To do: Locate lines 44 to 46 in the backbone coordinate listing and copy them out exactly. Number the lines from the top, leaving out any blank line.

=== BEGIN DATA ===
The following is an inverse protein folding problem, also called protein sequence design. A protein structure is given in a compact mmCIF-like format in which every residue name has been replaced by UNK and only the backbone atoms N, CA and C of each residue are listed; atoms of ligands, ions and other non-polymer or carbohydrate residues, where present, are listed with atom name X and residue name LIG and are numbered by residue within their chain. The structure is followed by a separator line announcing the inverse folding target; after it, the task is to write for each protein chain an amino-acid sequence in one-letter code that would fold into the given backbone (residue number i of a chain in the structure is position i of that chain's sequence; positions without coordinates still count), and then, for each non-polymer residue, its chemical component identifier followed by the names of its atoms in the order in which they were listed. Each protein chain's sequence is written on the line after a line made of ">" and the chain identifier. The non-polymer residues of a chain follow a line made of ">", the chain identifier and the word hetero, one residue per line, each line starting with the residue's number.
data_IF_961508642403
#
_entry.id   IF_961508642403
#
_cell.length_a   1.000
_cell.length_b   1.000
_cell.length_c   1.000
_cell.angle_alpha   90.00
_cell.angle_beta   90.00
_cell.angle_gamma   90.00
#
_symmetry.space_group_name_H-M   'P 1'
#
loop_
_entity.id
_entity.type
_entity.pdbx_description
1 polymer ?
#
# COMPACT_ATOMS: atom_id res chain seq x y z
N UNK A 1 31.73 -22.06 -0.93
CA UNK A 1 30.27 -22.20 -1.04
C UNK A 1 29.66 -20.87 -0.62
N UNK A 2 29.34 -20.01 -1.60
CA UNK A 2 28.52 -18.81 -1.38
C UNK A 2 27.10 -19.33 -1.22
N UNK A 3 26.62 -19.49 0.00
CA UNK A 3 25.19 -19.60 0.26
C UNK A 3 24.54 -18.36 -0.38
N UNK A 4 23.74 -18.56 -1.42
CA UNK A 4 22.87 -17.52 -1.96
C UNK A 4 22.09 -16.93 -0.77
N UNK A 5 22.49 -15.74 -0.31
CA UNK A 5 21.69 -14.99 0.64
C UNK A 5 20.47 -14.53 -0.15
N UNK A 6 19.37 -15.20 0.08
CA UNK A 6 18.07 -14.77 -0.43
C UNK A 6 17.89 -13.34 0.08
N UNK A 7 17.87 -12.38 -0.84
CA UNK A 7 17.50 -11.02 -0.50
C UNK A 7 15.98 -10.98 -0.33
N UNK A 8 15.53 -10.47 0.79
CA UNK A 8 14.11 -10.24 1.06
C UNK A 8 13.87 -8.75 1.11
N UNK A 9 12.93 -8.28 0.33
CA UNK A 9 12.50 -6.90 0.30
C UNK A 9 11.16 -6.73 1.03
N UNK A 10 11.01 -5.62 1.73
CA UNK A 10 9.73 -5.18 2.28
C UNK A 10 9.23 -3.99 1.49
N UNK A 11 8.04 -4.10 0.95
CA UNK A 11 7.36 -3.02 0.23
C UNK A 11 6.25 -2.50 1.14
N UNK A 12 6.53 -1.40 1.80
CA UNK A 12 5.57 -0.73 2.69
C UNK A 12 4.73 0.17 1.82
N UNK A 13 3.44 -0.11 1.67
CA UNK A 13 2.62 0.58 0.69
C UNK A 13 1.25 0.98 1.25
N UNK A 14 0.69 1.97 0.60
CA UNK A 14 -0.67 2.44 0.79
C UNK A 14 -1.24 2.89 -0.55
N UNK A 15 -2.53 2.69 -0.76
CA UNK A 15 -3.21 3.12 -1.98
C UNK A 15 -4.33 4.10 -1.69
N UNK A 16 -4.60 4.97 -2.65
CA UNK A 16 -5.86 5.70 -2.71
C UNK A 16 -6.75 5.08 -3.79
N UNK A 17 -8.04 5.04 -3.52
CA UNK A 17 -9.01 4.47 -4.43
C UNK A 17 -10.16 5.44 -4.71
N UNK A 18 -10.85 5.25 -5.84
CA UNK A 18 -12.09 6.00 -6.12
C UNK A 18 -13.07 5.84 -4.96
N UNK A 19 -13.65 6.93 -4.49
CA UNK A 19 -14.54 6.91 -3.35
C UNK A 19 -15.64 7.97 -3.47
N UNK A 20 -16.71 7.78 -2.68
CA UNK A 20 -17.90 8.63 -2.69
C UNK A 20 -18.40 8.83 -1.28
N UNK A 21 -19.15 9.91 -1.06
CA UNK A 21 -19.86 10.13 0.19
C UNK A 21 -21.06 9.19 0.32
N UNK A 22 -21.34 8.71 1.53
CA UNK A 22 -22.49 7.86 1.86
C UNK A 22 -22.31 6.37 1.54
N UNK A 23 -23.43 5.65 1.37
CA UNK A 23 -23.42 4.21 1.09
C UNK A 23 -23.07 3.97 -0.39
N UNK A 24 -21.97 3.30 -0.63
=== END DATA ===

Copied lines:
CA UNK A 8 14.11 -10.24 1.06
C UNK A 8 13.87 -8.75 1.11
N UNK A 9 12.93 -8.28 0.33